Welcoming a New Member to the ACES Family

ACES Staff

November 22, 2013

Welcoming a New Member to the ACES Family

The ACES family extends beyond our staff and members and includes the amazing animals that help us educate people from all over world. One very special group of animals in the ACES family is our birds of prey, or raptors.

This summer we welcomed a new member to our family, a female Red-tailed Hawk. All of our resident birds have suffered a permanent injury, preventing them from being able to be released into the wild.  Our Red-tailed Hawk has a fracture of her right ulna and radius, which can be seen in the diagram below:

Frequently when birds fracture their wings the hollow bones don’t heal right and their ability to fly is impaired. This makes them unable to survive in the wild.

Our Red-tail came from a rehabilitation center in North Carolina. It may seem strange to get a bird from so far away, but it’s not unusual. We once had a bird that came to us from Florida! When someone finds an injured bird they bring it to their nearest rehabilitation center. The rehab center’s first goal is to help the bird become healthy enough to be released into the wild. If this cannot be done they will then try to place the bird with an educational facility that has the permits and training required to host live birds of prey.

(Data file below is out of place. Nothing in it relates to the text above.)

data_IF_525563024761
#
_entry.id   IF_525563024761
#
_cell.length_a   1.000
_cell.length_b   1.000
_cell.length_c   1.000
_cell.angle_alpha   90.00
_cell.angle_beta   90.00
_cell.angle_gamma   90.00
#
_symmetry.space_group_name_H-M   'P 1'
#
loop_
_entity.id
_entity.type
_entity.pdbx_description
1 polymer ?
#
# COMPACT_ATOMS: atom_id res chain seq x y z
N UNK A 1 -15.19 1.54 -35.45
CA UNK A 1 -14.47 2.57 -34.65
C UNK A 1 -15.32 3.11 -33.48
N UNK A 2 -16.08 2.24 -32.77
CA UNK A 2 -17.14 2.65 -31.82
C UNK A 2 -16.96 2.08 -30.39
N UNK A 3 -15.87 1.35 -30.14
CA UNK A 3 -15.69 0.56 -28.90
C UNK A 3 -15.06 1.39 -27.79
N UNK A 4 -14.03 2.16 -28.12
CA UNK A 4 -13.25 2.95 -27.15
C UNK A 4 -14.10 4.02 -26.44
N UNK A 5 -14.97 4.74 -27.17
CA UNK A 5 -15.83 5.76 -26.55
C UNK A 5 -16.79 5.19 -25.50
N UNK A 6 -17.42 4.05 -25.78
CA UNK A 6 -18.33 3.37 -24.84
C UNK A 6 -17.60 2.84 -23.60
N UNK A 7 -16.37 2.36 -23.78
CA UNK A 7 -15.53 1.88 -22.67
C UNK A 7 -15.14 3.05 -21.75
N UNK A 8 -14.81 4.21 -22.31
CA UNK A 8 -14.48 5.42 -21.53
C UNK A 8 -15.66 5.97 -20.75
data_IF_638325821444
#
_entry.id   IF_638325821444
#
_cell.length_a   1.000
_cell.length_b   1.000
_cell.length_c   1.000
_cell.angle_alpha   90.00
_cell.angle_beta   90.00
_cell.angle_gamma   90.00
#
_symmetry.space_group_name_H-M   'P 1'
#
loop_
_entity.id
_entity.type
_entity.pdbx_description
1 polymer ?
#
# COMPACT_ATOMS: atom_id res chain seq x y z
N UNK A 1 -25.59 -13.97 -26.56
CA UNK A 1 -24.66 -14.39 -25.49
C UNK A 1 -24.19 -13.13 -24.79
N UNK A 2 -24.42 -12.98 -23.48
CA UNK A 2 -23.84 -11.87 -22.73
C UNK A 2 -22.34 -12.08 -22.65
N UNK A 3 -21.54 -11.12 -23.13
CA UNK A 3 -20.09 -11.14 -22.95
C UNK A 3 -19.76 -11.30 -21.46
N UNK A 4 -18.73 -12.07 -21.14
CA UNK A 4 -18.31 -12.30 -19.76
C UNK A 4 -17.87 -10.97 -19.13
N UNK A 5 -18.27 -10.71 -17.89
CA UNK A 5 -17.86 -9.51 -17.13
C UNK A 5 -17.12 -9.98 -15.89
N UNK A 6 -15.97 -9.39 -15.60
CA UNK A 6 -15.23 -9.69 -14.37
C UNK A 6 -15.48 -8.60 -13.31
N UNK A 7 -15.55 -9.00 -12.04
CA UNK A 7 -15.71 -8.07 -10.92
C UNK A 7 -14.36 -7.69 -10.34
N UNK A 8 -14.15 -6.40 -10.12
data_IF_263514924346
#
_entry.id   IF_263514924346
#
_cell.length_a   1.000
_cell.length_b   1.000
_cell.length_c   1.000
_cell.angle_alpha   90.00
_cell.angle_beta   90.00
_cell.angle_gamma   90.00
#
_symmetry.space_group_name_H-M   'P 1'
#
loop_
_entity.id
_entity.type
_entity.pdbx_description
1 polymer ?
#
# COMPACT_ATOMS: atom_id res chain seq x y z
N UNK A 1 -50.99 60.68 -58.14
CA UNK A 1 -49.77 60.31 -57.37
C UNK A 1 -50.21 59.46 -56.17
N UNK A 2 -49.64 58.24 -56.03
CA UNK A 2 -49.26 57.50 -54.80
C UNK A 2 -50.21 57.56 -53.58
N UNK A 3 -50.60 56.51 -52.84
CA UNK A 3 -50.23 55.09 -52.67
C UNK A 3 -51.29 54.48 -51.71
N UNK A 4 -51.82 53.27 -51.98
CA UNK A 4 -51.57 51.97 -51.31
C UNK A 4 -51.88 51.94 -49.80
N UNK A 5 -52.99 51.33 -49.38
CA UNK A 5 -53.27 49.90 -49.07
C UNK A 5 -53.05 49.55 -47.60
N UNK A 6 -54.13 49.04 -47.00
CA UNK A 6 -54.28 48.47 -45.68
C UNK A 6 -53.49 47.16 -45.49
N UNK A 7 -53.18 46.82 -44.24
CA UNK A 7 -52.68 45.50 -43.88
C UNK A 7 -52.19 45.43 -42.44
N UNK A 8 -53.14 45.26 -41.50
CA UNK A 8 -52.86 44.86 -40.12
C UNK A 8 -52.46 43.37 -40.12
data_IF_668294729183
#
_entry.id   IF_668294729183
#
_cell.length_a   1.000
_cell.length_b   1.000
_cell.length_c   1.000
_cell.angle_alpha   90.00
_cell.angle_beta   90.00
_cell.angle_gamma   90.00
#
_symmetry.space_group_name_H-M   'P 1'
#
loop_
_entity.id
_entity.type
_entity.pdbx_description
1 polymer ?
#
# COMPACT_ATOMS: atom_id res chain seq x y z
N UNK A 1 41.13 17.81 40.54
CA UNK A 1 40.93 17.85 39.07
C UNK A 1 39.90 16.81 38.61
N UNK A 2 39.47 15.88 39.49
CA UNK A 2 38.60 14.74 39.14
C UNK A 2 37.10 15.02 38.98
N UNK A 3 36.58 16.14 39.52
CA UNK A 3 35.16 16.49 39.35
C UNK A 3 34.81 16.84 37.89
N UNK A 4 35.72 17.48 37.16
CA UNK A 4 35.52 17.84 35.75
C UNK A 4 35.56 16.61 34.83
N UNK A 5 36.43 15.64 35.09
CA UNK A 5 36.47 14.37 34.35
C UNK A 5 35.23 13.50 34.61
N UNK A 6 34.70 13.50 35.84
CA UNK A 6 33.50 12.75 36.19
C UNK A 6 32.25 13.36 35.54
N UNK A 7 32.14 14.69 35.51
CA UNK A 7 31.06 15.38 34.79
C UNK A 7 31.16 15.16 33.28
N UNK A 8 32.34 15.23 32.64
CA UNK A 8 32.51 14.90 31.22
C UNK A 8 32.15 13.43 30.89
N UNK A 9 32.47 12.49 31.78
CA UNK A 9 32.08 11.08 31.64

Our Red-tail’s journey began in North Carolina when she was put in a pet carrier and loaded on a plane. She arrived in Denver at the Delta cargo facility, a small office tucked in an obscure corner of Denver International Airport. I picked her up and drove her to Aspen. Since her arrival at Hallam Lake we’ve been training our Red-Tail as an educational bird. No matter how much training a bird has they always need time to adapt to their new habitat. Our Hawk was no different. A couple of months after her arrival she’s settled in and is now a feature of ACES’ many programs for kids and adults. We encourage you to come down to Hallam Lake and meet our newest educator!

~ Adam McCurdy, Environmental Science Programs Coordinator

Bird wing bone diagram by L. Shyamal Shyamal (Own work) [CC-BY-SA-2.5 (http://creativecommons.org/licenses/by-sa/2.5)], via Wikimedia Commons.  Used under a Creative Commons licence.

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